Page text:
The First: A Science Fiction Series Review

Science Fiction Series Reviews


An image of the movie poster for the science fiction series The First, a near-future space exploration adventure as the first humans travel to Mars.


I’m always looking for great science fiction, but sometimes things aren’t what I expect them to be. That’s pretty much what happened w

ith “

The First” streaming on Hulu. I was ready to see a story unfold about the first humans and their mission to colonize Mars. What I got was something entirely different, though not necessarily disappointing.

If you haven’t seen it yet, go check it out before reading on because spoilers are ahead.

But first… the trailer…





Intense Emotions and High Stakes

The very first episode is quick to establish the stakes. Instead of watching the first humans launch happily on their trip to Mars in the near future (2030), disaster strikes early on. In the midst of catastrophe, Tom Hagerty (Sean Penn) jumps into action to do everything he can to lessen the blow of the tragic failed launch for the family members who witnessed the demise of their beloved astronauts. His character is clearly one who thinks on his feet and cares deeply for those around him.

After the chaos calms down we start to see more unfold for Tom and the other characters. Each seems to be fighting their own personal battles throughout the course of the season. The problems each of the characters face are diverse and very relatable, making it easy to care about the cast.

At the center of the emotionally involved story is Tom’s relationship with his daughter. The show dives into their rocky relationship and the pain they’ve both endured from their own personal tragedies.

Failure to Launch?

Despite the sincerity of the characters, sci-fi fans may feel that “The First” falls a little short. I eagerly awaited their launch to the red planet… which finally took place on the last episode of season 1. Unfortunately, a mere eight episodes in, when the new crew finally makes it to space, the rug is pulled out from under viewers as it stops. That’s it.

The story moved me. There’s no doubt about it. But I’d be lying if I didn’t say I wanted something more. I’d love to say that hope’s not lost and that we’ll get to see these astronauts take their journey over to our rust-colored neighbor, but unfortunately that’s not the case. A quick Google search let me know that this show was canceled after the first season.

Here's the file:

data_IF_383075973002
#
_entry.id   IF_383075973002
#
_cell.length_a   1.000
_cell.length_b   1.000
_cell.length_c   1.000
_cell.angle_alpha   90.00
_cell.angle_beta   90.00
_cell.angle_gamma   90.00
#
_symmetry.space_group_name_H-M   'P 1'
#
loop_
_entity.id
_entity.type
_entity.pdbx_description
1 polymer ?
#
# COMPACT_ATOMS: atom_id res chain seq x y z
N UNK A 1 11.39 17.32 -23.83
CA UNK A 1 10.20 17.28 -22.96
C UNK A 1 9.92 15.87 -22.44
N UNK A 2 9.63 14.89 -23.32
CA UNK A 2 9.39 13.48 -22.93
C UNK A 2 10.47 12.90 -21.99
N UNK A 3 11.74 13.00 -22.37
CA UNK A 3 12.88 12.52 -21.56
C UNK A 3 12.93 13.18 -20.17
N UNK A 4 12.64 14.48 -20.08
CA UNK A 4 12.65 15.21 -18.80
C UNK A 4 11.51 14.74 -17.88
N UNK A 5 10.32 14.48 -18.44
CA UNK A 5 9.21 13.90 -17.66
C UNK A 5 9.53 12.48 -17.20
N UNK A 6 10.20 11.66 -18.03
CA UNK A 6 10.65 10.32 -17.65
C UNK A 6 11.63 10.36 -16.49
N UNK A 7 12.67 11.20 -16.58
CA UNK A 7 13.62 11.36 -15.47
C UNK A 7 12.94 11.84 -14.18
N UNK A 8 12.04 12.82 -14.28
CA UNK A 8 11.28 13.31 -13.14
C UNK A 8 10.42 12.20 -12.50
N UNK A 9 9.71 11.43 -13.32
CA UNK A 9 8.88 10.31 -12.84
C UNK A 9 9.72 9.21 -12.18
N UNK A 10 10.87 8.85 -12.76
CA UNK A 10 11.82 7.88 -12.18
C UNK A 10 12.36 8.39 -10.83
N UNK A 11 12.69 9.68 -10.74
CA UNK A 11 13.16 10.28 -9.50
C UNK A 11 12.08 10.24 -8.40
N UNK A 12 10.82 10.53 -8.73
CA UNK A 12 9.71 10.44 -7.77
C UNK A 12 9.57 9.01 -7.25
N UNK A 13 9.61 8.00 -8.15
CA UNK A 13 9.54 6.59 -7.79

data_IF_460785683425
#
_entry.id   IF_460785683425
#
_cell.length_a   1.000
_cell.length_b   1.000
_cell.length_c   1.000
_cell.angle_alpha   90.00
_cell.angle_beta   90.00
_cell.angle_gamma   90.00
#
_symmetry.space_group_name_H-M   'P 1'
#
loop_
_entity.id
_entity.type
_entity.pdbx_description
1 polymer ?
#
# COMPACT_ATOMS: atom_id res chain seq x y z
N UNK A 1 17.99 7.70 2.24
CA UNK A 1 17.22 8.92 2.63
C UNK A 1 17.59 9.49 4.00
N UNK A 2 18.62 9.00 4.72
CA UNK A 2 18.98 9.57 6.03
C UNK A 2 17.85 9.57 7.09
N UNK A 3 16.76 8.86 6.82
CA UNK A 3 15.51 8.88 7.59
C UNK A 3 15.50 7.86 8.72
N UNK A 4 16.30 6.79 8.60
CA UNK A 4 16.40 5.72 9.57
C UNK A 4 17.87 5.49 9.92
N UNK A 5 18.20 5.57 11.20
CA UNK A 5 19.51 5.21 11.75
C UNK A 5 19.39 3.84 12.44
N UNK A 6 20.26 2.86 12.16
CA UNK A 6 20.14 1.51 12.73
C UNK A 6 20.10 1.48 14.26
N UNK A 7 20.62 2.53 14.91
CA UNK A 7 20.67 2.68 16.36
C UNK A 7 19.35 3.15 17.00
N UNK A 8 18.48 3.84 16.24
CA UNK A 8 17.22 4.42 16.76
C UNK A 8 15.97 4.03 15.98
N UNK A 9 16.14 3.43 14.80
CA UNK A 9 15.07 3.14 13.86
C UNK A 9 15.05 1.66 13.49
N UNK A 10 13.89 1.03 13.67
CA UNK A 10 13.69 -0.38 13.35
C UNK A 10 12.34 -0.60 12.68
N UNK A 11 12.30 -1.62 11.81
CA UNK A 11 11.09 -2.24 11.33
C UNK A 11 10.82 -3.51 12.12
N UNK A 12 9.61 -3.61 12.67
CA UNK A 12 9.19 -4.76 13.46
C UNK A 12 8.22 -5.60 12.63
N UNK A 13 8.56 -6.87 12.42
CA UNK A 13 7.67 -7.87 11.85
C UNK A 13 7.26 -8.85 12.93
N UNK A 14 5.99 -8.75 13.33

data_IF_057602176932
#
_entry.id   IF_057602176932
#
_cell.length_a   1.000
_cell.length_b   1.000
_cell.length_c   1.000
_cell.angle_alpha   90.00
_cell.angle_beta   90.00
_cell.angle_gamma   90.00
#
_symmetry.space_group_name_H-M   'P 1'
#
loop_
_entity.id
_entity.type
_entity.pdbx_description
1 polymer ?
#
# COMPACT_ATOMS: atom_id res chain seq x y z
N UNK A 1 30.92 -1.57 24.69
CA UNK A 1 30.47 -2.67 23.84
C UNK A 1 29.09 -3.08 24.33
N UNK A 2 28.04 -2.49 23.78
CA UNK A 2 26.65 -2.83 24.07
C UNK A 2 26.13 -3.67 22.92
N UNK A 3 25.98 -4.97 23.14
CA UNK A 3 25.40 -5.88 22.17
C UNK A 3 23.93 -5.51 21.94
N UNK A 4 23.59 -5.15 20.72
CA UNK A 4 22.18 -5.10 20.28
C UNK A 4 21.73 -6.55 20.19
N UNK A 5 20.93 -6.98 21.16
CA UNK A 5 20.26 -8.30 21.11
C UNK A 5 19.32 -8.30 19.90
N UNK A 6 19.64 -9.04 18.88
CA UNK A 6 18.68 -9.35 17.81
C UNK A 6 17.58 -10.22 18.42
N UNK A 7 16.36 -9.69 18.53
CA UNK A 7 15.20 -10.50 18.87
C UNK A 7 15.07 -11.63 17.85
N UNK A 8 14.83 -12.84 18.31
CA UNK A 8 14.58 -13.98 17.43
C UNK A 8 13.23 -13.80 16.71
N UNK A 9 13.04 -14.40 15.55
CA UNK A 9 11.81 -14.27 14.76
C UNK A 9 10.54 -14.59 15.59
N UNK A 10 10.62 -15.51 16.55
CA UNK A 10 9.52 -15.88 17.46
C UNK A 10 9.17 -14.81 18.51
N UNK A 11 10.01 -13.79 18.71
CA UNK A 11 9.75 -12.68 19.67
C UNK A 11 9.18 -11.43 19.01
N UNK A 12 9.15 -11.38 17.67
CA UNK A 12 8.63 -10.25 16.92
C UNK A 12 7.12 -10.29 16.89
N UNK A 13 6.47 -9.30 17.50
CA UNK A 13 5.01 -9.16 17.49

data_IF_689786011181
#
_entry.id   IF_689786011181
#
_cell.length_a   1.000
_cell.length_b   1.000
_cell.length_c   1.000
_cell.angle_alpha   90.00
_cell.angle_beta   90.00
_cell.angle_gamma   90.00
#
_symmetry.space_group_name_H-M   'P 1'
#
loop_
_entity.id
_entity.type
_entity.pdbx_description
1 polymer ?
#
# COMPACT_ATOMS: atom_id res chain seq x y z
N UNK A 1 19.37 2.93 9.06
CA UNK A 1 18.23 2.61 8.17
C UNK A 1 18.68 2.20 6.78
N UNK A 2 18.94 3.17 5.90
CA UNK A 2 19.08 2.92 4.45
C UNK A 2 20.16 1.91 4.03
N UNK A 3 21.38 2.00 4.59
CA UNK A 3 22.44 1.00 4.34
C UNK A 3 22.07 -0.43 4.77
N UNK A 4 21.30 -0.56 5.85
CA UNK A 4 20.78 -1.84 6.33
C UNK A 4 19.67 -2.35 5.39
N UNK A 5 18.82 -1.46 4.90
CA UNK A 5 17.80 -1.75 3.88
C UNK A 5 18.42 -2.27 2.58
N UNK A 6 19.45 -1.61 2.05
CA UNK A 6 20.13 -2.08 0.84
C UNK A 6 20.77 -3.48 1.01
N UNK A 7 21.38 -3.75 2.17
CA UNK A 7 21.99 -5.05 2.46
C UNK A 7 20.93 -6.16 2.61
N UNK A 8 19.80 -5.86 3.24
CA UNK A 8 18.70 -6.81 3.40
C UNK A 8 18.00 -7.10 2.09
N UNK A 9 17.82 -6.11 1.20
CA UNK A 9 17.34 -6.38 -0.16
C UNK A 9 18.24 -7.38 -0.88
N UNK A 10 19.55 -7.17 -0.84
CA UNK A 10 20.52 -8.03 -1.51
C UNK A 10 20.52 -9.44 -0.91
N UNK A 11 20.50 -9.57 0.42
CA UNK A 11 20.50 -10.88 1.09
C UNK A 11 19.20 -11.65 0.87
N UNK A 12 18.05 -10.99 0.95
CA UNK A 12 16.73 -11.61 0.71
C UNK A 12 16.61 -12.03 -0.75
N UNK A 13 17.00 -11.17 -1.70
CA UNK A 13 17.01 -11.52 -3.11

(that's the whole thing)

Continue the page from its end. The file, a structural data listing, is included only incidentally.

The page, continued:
I don’t believe that the show was a total loss. In fact, I think the writers did a great job creating characters that people could connect with. I think the problem was the short season and the space experiences that science fiction fans long for. Had they added another half-dozen or more episodes detailing the adventure into the mysterious unknown and ending season one with their touch down on Mars, it would have done much better.

In fact, it could have been the best of both worlds. Intense, heart wrenching drama along with an exciting space adventure might just be exactly what people want. But, unfortunately, for this show… we’ll just never know if it could have been something more.

Science Fiction Books

An image of space featuring purple and blue dust and gas and two earthlike planets, one tinted red and the other tinted blue. These planets are meant to symbolize the warring factions found in the science fiction space opera Ardent Redux Universe that incorporates the Ardent Redux Saga, Ardent Redux Allies, Operation Ardent Redux, and Ardent Redux Short Stories by science fiction author J. L. Stowers.
An image of space featuring a beautiful blue-green nebula with a background of stars. This image is meant to symbolize the hazy unknown of the post-apocalyptic colonization story of Genesis Rising by science fiction author J. L. Stowers.
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